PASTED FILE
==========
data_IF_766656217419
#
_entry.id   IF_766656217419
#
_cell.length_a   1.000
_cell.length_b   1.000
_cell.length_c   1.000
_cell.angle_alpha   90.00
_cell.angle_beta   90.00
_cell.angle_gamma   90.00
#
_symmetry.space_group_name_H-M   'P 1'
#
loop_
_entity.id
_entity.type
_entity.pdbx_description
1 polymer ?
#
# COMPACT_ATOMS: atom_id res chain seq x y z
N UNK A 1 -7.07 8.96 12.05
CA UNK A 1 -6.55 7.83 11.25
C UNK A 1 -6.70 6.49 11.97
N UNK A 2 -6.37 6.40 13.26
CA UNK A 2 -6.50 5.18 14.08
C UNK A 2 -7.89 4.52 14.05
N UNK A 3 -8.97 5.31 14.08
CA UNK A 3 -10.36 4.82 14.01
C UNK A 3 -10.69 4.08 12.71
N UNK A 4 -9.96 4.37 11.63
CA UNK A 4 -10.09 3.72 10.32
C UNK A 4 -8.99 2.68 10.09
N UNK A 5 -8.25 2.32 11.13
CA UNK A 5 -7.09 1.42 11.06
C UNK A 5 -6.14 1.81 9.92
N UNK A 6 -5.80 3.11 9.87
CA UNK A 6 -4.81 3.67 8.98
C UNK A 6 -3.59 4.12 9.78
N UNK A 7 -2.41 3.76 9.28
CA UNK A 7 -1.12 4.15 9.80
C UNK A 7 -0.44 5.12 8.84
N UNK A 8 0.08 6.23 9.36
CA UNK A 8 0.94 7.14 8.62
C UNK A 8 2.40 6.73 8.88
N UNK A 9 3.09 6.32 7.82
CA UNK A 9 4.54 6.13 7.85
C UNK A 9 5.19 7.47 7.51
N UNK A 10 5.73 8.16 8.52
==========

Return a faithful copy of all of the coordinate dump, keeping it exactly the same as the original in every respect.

data_IF_766656217419
#
_entry.id   IF_766656217419
#
_cell.length_a   1.000
_cell.length_b   1.000
_cell.length_c   1.000
_cell.angle_alpha   90.00
_cell.angle_beta   90.00
_cell.angle_gamma   90.00
#
_symmetry.space_group_name_H-M   'P 1'
#
loop_
_entity.id
_entity.type
_entity.pdbx_description
1 polymer ?
#
# COMPACT_ATOMS: atom_id res chain seq x y z
N UNK A 1 -7.07 8.96 12.05
CA UNK A 1 -6.55 7.83 11.25
C UNK A 1 -6.70 6.49 11.97
N UNK A 2 -6.37 6.40 13.26
CA UNK A 2 -6.50 5.18 14.08
C UNK A 2 -7.89 4.52 14.05
N UNK A 3 -8.97 5.31 14.08
CA UNK A 3 -10.36 4.82 14.01
C UNK A 3 -10.69 4.08 12.71
N UNK A 4 -9.96 4.37 11.63
CA UNK A 4 -10.09 3.72 10.32
C UNK A 4 -8.99 2.68 10.09
N UNK A 5 -8.25 2.32 11.13
CA UNK A 5 -7.09 1.42 11.06
C UNK A 5 -6.14 1.81 9.92
N UNK A 6 -5.80 3.11 9.87
CA UNK A 6 -4.81 3.67 8.98
C UNK A 6 -3.59 4.12 9.78
N UNK A 7 -2.41 3.76 9.28
CA UNK A 7 -1.12 4.15 9.80
C UNK A 7 -0.44 5.12 8.84
N UNK A 8 0.08 6.23 9.36
CA UNK A 8 0.94 7.14 8.62
C UNK A 8 2.40 6.73 8.88
N UNK A 9 3.09 6.32 7.82
CA UNK A 9 4.54 6.13 7.85
C UNK A 9 5.19 7.47 7.51
N UNK A 10 5.73 8.16 8.52